Fu and colleagues also consider the effect of DnaA titration on the degree of synchrony among multiple initiation events in the same cell. When the cell doubling time is faster than the chromosome replication time, two rounds of replication overlap. A replicating chromosome then has two copies of the origin that initiate replication before the cell divides (Fig. 1). These initiation events should be synchronous, that is, occur at about the same time. However, in any given cell, intrinsic noise in the initiation control mechanism leads to some asynchrony. Asynchrony is detrimental: accumulated over multiple generations, it could jeopardize the basic requirement that every cell has a complete copy of the chromosome. The researchers show that without titration, the asynchrony decreases with the number N of DnaA binding sites as 1N—a consequence of the Poisson nature of the stochastic process producing the DnaA protein. With titration, initiation becomes a two-step Poisson process: first DnaA binds to the boxes, then it binds to the origins. The first step buffers much of the protein production noise from the second step, and consequently the noise-induced asynchrony decreases more rapidly with N, scaling as 1N. In other words, the two-step process boosts the synchrony of multiple initiation events. The synchrony boost offers a simple explanation for why a cell would produce many more copies of DnaA than required to initiate replication, only for them to be sequestered by the DnaA boxes.

The work of Fu and colleagues comes amid a resurgence of interest in bacterial physiology, and many of their predictions may soon be tested. Already, concurrent numerical work by Berger and ten Wolde suggests that titration is indeed necessary for synchronous initiation [6]. Experimentally, decoupling the activation and titration of DnaA is becoming increasingly feasible [7], which may allow researchers to test their predictions on replication stability and to further disentangle the respective roles of the two control mechanisms. More broadly, the control of replication initiation is intimately tied to the control of cell division itself, and the causal relationship between the two is under intense investigation [8].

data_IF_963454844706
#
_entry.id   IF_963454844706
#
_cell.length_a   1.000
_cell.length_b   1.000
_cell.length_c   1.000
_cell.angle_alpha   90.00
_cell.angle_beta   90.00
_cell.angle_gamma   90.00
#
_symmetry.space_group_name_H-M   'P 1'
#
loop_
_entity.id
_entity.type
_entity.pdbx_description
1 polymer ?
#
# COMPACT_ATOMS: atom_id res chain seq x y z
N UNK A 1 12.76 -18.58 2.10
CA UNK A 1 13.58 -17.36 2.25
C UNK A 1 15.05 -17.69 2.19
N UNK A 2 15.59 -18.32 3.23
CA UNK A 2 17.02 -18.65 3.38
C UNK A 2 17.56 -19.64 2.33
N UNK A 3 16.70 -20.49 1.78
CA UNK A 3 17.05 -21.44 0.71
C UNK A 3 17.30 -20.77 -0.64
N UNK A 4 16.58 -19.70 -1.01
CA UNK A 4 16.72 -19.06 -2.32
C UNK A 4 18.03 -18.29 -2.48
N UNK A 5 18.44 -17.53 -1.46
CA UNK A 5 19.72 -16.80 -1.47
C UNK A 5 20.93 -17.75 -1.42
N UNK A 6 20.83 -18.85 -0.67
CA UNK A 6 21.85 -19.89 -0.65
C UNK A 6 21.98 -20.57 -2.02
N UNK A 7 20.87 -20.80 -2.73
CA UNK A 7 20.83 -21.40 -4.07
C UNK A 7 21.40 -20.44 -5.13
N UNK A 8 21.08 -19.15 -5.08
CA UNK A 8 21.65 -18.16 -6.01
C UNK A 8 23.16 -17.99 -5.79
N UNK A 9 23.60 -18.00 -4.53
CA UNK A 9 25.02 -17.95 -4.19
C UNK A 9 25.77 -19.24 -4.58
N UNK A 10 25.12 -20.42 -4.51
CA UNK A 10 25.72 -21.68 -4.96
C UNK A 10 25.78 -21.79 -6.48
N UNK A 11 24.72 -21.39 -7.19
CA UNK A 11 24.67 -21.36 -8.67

Precise control of chromosome replication is a fundamental requirement of any growing and dividing cell—and thus fundamental to all of life. What further molecular “innovations” were brought about by evolution to ensure precise replication control? Destabilized control is clearly undesirable, but what are the specific consequences for biological fitness? Could we build synthetic components that replicate as precisely as real ones? Answering these questions is already within sight, and the continued coupling of theory to experiments in this vibrant field will be key to new discoveries.


  1. H. Fu et al., “Bacterial replication initiation as precision control by protein counting,” PRX Life 1, 013011 (2023).
  2. S. Cooper and C. E. Helmstetter, “Chromosome replication and the division cycle of Escherichia coli Br,” J. Mol. Biol. 31, 519 (1968).
  3. F.G. Hansen et al., “The initiator titration model: computer simulation of chromosome and minichromosome control,” Res. Microbiol. 142, 161 (1991).
  4. T. Katayama et al., “The DnaA cycle in Escherichia coli: Activation, function and inactivation of the initiator protein,” Front. Microbiol. 8 (2017).
  5. M. Berger and P.R. ten Wolde, “Robust replication initiation from coupled homeostatic mechanisms,” Nat. Commun. 13, 6556 (2022).
  6. M. Berger and P.R. ten Wolde, “Synchronous replication initiation of multiple origins,” PRX Life 1, 013007 (2023).
  7. A. Knöppel et al., “Regulatory elements coordinating initiation of chromosome replication to the Escherichia coli cell cycle,” Proc. Natl. Acad. Sci. U.S.A. 120 (2023).
  8. P. Kar et al., “Using conditional independence tests to elucidate causal links in cell cycle regulation in Escherichia coli,” Proc. Natl. Acad. Sci. U.S.A. 120 (2023).

About the Author

Image of Andrew Mugler

Andrew Mugler is an associate professor in the Department of Physics and Astronomy of the University of Pittsburgh. His research focuses on the physics of cell sensing, growth, and collective behavior. He received his PhD in physics from Columbia University, did postdoctoral work at AMOLF, Netherlands, and Emory University, Georgia, and started his faculty appointment at Purdue University, Indiana, before moving to the University of Pittsburgh. He was named a Simons Investigator in the Mathematical Modeling of Living Systems and is a recipient of the NSF CAREER Award.

Subject Areas

Biological PhysicsInterdisciplinary Physics